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Rewriting bylaws


Guest Peggy Tolboom
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I have been given the task of re-writing the by-laws.  Not amending them.  Our amendments have been typed onto separate sheets of paper, then put into the master copy.  We want to make one consecutive Word document.  My question is "do I type out each amendment?  or can I leave out individual amendments and just type the new version?"  Does that make sense?

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Something like, do want them to look like this:

     Section 2. DUES

     Dues shall be $25 $35 per year, due January 1.

or just:

     Section 2. DUES

     Dues shall be $35 per year, due January 1.

Is that your question, more or less?

 

Edited by Clurichan
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Let's first note that if you are writing an entirely new set of bylaws to replace the current ones, you will be substituting the new set for the current set, but that is still a form of amending, and you will have to follow the requirements for amending contained in the current bylaws.

I would suggest doing separate side-by-side comparisons of each instance where you are replacing current wording with new wording. This would make it fairly easy for the members to see exactly what specific changes are being proposed in these cases. Separately, you could list any changes that involve deleting current sections or adding entirely new sections. Your main goal should be to provide the members with written documentation of  all of your changes in a logical and easy-to-understand manner.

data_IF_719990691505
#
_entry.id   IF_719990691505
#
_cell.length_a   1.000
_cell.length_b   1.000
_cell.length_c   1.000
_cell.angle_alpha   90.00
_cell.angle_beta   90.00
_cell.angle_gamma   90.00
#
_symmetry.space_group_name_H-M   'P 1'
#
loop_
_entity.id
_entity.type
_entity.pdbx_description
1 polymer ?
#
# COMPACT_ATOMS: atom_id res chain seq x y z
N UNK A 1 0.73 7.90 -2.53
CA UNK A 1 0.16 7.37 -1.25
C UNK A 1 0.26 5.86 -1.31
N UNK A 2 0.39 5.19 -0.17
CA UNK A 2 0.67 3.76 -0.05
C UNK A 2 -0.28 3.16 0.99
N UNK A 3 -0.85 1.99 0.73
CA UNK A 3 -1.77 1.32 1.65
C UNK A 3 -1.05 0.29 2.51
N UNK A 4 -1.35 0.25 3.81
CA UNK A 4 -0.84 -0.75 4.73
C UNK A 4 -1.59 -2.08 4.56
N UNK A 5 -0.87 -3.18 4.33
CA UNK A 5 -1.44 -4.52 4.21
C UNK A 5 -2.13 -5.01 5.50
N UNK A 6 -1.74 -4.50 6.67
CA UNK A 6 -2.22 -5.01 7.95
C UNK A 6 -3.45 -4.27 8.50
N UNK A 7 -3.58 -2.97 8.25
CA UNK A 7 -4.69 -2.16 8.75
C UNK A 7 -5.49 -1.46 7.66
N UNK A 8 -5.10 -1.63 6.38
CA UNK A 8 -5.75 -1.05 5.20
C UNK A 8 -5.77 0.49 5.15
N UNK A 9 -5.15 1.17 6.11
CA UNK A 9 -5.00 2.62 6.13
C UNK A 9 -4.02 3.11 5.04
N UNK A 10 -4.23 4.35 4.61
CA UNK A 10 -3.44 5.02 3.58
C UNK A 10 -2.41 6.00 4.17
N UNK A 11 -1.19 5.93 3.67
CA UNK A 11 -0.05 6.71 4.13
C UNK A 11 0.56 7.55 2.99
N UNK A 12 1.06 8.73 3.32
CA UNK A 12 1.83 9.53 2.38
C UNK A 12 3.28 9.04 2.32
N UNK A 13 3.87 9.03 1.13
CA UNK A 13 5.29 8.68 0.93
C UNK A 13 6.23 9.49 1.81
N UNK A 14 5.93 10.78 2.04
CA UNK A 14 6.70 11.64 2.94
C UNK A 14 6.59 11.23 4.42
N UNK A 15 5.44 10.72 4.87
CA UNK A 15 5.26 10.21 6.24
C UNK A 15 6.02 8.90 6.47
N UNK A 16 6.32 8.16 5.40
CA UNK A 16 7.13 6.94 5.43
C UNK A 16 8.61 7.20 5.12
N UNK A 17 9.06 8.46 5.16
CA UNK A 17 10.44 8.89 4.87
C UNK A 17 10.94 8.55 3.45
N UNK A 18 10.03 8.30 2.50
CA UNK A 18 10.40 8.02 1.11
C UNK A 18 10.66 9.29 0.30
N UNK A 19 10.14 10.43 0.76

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8 hours ago, Guest Peggy Tolboom said:

I have been given the task of re-writing the by-laws.  Not amending them.  Our amendments have been typed onto separate sheets of paper, then put into the master copy.  We want to make one consecutive Word document.  My question is "do I type out each amendment?  or can I leave out individual amendments and just type the new version?"  Does that make sense?

You should ask whoever gave you the task what they had in mind.

Every organization ought to have a fully updated version of the bylaws -- in the current wording, not cluttered with various amendments being shown -- that can be referred to as needed. However, there is certainly nothing wrong with also keeping a historical record, and maybe it has simply been decided that you should convert that record into an editable file. Some organizations also put a parenthetical note, in the updated current version, next to any section that has been amended, with the date(s) of amendment but without showing the old versions of the text.

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Whenever there are multiple changes (at once or over time) to Bylaws, I am a big fan of adopting a full, clean set of Bylaws. A separate document can highlight the changes as information to the body (Board or membership) that is empowered to make such changes. For an organization where I am a Board member and officer, I have done such drafting several times over the years.

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